What advice would you give to a business to help them become more creative?

Don’t think of creativity as something you do once a week. You have to keep practising it. Creativity doesn’t need to be compartmentalised, but you can spend time thinking differently, letting your mind wander, and collaborating with others to find solutions to things together. We have a show all about cloud-gazing called Cloudscapes, and it encourages you to lay down and let your mind drift. It’s a really good exercise for creativity.

Who is your creative hero?

There are so, so many! I often consider friends, collaborators and colleagues to be my creative heroes – we inspire each other. I do however work really closely with the absolutely brilliant Earth Scientist Dr Anjana Khatwa, who is an exceptionally creative person as well as being a scientist. She has inspired SO much of my work, and so she’s also an absolute creative hero to me. In terms of people I don’t know, I particularly love the work of Joan Littlewood, who was radical and uncompromising and hugely creative. And then, of course, Lizzo.

What piece of creative work are you most proud of?

That’s such a hard question to answer. It’s like asking which one of my children is my favourite! The first big touring show I directed was Ear Trumpet, a piece which is inspired by The Bincombe Bumps which are a series of six Bronze Age burial mounds near Weymouth which are said to emit fairy music at midday. To hear the subterranean music, my character (Dr Stella Barrows) has created an entirely new branch of science called sonicgeology which requires you to use ear trumpets fashioned from old gramophone horns, tubas and other assorted brass instruments to literally listen to the earth. We’ve performed the piece from Morecambe Bay to Hadrian’s Wall to Seoul. We were performing in Coventry for the City of Culture last month and I worked out that we’ve been touring the piece for eight years now, but we change the work in each location. It’s really exciting to make something site specific for the history and heritage of each place we play. I also love performing in it with a wonderful team of collaborators (onstage and off) who make the piece happen.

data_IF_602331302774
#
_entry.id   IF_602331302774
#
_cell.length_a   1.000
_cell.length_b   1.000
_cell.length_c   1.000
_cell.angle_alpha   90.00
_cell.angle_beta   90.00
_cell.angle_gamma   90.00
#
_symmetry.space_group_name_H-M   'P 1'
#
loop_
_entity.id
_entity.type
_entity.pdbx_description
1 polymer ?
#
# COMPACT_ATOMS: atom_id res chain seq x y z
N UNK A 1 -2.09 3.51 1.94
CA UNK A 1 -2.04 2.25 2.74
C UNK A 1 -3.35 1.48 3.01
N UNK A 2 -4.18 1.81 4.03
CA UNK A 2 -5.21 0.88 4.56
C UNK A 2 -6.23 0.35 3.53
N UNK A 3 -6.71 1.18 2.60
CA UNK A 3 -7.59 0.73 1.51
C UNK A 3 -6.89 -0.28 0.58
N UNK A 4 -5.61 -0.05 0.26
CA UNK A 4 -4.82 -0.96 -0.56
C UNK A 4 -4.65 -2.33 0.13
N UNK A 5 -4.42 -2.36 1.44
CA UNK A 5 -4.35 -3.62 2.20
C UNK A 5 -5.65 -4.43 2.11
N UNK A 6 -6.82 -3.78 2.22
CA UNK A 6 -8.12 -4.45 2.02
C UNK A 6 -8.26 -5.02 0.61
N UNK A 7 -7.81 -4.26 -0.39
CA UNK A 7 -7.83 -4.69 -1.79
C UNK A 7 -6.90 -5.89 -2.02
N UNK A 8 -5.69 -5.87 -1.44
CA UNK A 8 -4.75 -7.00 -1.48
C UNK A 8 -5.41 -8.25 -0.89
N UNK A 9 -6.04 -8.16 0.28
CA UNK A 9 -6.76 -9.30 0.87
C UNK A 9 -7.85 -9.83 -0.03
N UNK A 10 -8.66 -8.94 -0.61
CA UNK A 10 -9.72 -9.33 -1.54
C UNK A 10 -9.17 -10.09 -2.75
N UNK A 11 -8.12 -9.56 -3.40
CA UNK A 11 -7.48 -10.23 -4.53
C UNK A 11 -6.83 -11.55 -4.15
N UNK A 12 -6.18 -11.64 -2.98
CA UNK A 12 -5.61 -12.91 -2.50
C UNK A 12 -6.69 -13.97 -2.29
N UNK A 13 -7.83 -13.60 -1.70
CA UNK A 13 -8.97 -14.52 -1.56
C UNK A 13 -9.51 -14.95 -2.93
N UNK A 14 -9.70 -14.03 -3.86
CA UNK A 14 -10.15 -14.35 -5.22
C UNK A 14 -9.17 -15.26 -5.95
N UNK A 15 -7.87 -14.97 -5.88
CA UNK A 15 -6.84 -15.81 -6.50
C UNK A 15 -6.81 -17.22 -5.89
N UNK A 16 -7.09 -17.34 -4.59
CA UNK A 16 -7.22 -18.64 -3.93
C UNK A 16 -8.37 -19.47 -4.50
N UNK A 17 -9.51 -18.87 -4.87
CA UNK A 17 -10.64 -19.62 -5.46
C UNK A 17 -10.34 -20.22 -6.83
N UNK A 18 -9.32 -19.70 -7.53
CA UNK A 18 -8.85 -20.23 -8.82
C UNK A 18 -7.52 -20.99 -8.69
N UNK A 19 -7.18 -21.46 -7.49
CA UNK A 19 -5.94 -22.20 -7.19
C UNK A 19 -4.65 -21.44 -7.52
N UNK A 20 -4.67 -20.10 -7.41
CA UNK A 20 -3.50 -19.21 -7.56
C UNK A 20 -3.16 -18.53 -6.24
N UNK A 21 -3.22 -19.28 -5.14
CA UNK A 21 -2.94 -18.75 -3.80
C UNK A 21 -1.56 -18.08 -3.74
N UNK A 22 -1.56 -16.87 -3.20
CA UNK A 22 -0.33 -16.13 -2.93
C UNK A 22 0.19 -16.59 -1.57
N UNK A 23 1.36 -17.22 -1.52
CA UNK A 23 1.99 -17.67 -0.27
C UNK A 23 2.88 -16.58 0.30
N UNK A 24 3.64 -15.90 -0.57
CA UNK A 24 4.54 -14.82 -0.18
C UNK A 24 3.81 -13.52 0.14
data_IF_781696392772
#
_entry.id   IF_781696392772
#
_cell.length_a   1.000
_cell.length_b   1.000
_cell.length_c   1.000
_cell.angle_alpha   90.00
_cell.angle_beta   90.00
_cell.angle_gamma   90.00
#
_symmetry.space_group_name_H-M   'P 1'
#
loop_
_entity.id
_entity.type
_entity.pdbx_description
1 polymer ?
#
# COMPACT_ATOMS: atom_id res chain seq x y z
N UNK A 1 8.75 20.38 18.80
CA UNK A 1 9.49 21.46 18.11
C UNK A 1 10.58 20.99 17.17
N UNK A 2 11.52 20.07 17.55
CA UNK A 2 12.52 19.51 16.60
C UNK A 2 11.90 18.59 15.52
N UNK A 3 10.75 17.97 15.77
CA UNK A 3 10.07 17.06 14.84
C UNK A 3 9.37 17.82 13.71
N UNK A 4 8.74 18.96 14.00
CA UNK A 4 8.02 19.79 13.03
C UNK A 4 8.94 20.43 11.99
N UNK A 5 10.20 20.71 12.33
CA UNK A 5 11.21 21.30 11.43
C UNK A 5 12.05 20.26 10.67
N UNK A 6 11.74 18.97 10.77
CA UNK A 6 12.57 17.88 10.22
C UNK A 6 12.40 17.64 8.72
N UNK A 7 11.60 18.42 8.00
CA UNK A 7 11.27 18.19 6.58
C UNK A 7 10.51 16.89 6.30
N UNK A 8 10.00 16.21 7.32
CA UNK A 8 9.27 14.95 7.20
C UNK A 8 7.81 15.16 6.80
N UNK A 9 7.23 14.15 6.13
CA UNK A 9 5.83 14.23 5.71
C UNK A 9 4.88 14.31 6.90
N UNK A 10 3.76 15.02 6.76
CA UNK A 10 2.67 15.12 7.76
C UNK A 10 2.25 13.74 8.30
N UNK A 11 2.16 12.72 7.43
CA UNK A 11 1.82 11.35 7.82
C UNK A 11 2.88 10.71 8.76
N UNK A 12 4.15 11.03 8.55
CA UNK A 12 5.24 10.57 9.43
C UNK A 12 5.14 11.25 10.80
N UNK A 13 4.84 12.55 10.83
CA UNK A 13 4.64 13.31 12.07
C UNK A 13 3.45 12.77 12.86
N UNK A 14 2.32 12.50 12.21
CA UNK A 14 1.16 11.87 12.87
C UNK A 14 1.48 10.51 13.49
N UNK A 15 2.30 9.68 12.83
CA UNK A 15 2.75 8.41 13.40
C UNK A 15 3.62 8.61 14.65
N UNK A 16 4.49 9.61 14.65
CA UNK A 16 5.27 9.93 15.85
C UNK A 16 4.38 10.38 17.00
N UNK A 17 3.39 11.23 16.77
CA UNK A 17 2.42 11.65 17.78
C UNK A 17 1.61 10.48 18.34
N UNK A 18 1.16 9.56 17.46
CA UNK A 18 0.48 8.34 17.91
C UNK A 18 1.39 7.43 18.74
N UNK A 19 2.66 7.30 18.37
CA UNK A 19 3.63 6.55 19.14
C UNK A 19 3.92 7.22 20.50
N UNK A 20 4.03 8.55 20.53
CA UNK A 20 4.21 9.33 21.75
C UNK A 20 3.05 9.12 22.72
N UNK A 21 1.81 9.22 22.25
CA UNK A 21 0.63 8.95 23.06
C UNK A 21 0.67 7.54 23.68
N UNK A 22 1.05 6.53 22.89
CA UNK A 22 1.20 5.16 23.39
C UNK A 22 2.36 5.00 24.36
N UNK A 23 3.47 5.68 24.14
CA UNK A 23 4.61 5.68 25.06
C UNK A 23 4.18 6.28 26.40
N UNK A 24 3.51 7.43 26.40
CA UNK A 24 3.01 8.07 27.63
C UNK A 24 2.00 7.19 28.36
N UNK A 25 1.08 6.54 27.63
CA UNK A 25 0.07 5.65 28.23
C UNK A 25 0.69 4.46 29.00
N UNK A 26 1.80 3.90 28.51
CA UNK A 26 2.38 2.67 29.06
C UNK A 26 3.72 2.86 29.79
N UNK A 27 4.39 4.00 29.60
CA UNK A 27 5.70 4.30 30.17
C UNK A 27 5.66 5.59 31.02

What are you working on right now?

We continue to tour our existing work (Ear Trumpet, Cloudscapes and Geophonic) and I’m developing a new piece called Canopy which is inspired by forests and tree bathing. I’m creating 20-24 four poster beds which are bespoke audio environments for woodland and forests. I think it’ll be beautiful.

We all want to deliver new, exciting experiences for our customers. It can be difficult to think past our current success which is why we end up with iteration rather than innovation.

Iteration is simply doing the same things better, whereas Innovation is doing new things that create new value.

For example, you could argue that the original iphone was the innovation that required new levels of creativity but every model since is an iteration.

But how do we get this creative innovation into our companies?

We need to actively establish creative innovation as our business mindset, we need to ask different questions and we need to work at seeing what others do not.

As Lorna Rees advises in this week’s column “Don’t think of creativity as something you do once a week. You have to keep practising at it” Innovation is like any other business success – the result of hard work and focus!

Looking forward to the next Arts and Culture Matters column – enjoy a creative month!


Business Contact; jasonwardcreative@gmail.com